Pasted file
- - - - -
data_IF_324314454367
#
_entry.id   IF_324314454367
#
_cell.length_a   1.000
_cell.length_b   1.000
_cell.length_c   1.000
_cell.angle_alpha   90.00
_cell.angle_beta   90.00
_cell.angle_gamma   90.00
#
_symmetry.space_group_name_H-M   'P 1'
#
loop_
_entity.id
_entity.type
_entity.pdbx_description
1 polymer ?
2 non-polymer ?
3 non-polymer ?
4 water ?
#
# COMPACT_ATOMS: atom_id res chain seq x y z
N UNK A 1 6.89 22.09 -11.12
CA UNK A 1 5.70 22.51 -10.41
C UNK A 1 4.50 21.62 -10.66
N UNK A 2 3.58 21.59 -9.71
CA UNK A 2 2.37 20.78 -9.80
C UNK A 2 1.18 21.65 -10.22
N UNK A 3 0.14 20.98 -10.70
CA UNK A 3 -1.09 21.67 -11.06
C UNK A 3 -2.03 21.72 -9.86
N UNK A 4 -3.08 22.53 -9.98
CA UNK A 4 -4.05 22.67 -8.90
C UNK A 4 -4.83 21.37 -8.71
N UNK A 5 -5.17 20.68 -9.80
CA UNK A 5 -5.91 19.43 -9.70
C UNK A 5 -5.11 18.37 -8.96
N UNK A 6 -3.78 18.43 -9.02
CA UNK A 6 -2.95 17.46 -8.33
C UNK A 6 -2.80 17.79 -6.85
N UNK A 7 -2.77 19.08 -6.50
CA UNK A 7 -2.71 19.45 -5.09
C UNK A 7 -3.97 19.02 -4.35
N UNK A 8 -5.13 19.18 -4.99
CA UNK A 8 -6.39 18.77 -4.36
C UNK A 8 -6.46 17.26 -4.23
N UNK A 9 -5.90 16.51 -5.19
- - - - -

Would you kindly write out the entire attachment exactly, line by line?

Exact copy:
data_IF_324314454367
#
_entry.id   IF_324314454367
#
_cell.length_a   1.000
_cell.length_b   1.000
_cell.length_c   1.000
_cell.angle_alpha   90.00
_cell.angle_beta   90.00
_cell.angle_gamma   90.00
#
_symmetry.space_group_name_H-M   'P 1'
#
loop_
_entity.id
_entity.type
_entity.pdbx_description
1 polymer ?
2 non-polymer ?
3 non-polymer ?
4 water ?
#
# COMPACT_ATOMS: atom_id res chain seq x y z
N UNK A 1 6.89 22.09 -11.12
CA UNK A 1 5.70 22.51 -10.41
C UNK A 1 4.50 21.62 -10.66
N UNK A 2 3.58 21.59 -9.71
CA UNK A 2 2.37 20.78 -9.80
C UNK A 2 1.18 21.65 -10.22
N UNK A 3 0.14 20.98 -10.70
CA UNK A 3 -1.09 21.67 -11.06
C UNK A 3 -2.03 21.72 -9.86
N UNK A 4 -3.08 22.53 -9.98
CA UNK A 4 -4.05 22.67 -8.90
C UNK A 4 -4.83 21.37 -8.71
N UNK A 5 -5.17 20.68 -9.80
CA UNK A 5 -5.91 19.43 -9.70
C UNK A 5 -5.11 18.37 -8.96
N UNK A 6 -3.78 18.43 -9.02
CA UNK A 6 -2.95 17.46 -8.33
C UNK A 6 -2.80 17.79 -6.85
N UNK A 7 -2.77 19.08 -6.50
CA UNK A 7 -2.71 19.45 -5.09
C UNK A 7 -3.97 19.02 -4.35
N UNK A 8 -5.13 19.18 -4.99
CA UNK A 8 -6.39 18.77 -4.36
C UNK A 8 -6.46 17.26 -4.23
N UNK A 9 -5.90 16.51 -5.19